The elimination of ground cover, specifically purple moor grass, by forestry mulching. An indication of overgrazing, the abundance of purple moor grass prevents other species from developing. Getting rid of it allows for a diverse range of plants to take back their natural habitat.
The thinning of vegetation in the midst of overgrown natural habitats and young, peripheral woodlands. Manual logging, primarily among willows and birches, is carried out on the edges and in wooded wetland areas.
The cultivation of ideal conditions for amphibians (and wildlife in general) creates favorable environments for their reproduction. Aquatic insects and dragonflies will also benefit from these newly formed ponds. Their creation will contribute to create a network of wetlands relevant to the ecological continuity of the area.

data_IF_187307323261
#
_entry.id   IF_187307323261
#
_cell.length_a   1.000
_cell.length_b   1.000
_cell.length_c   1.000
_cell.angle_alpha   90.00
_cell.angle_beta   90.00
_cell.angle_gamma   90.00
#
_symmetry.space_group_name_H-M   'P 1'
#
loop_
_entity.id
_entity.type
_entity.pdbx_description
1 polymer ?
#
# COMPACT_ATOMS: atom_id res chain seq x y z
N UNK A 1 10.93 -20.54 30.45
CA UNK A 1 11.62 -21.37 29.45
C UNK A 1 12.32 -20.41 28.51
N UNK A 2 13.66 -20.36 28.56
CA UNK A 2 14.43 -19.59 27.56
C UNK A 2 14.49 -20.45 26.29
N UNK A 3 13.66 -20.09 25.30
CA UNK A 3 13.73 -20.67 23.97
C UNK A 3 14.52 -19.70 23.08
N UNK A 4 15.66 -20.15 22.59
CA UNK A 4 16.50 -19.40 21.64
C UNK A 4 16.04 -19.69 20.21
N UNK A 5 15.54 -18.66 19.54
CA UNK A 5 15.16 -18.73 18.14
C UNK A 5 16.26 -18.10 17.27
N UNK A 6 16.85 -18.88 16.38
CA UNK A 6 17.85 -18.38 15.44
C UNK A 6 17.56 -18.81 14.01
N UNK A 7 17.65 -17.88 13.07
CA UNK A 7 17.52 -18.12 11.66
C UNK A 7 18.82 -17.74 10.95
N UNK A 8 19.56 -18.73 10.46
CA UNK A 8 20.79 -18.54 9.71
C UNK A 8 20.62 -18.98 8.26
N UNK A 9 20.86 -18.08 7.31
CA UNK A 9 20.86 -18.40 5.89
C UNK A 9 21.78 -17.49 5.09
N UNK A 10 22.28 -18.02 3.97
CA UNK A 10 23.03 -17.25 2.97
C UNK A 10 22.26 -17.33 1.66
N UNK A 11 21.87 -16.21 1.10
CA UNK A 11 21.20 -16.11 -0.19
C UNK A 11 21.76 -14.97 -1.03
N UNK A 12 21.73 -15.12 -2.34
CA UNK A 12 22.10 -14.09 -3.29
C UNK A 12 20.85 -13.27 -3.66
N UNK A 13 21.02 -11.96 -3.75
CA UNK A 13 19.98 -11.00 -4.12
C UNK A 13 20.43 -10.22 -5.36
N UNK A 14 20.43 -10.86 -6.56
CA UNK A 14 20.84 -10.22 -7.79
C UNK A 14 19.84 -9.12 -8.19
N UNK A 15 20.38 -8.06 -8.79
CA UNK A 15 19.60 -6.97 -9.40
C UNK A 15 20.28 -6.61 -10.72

The preservation of herbaceous plants on the moors, prairies, and fallows ensures a myriad of necessary habitats for certain heritage species. It will also prevent the progressive loss of these types of habitats which otherwise can occur if the surroundings are not humid enough for trees to thrive.
For the cost of one
month of streaming
For the cost of a bouquet of flowers